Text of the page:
Sustainable Materials

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    Miles Barnard

    I am giving a short lecture at Adkins Arboretum on the Eastern Shore of Maryland on sustainable materials in November. I’m asking for input on materials that you may be using or thinking about using that you feel meet the criteria of ‘sustainable’.  To me sustainable materials would take the following criteria into consideration: recycled content, processing efforts, chemical and residual by-product generation, local or non-local sourcing, environmental impact from harvesting or extracting, etc. The materials that I most use are wood, stone, steel, soil and plants. Any suggestions on alternatives to PVC would also be appreciated.

    I realize that for some, a list of sustainable materials that you specify may feel proprietary. Please do what makes you feel the most comfortable and in doing that consider why you choose to use sustainable materials at all.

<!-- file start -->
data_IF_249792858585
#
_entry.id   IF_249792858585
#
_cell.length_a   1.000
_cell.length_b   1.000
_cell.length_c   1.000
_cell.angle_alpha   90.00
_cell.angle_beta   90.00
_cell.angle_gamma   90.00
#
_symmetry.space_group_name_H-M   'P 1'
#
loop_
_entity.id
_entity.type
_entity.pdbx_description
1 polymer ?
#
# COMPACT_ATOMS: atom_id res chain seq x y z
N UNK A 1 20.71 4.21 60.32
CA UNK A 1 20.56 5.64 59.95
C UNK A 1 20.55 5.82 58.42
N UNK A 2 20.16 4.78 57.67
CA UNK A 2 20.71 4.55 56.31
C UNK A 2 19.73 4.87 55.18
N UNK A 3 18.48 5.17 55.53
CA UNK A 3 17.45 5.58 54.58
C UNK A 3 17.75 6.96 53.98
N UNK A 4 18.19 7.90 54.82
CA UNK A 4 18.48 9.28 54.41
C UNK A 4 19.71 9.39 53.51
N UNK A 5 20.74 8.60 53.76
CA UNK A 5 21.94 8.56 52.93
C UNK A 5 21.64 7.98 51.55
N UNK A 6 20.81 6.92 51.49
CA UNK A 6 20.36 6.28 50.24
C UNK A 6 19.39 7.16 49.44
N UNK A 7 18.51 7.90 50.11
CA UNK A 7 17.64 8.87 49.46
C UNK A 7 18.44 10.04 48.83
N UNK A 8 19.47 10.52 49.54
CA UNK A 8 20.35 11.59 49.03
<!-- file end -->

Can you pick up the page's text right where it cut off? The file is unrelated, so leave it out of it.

Thanks in advance everyone!


    -Miles Barnard

    Tosh K

    Wood : black locust (US sourced, not the eastern European stuff everyone seems to use), Accoya and other heat/chemical treated wood (some of them are now building US plants); in general lumber that isn’t shipped to Canada to be processed and brought back down; reused timbers

    Stone: local (though often more costly than Chinese, both for transportation impact concern and Asian longhorn beetle import concerns)

    Steel: generally this doesn’t seem to be an issue as US steel is of good quality and competitive priced (as well as recycling when possible – presumably for cost reasons)

    Soil: local, using local compost in lieu of chemical treatment

    Plants: locally grown natives usually hold up better than from long distances or foreign; but where conditions dictate, non-native adapted species often are a better long term solution.  Often try to select for habitat considerations (whether wildlife is desired or best deterred).

    Usually stick to HDPE to avoid chemical reactions with PVC.

    An interesting one is recycled content in concrete, and the impact it has on strength/chemical reactions.

    Miles Barnard

    Tosh thanks for the great info. Hopefully others will reply also.

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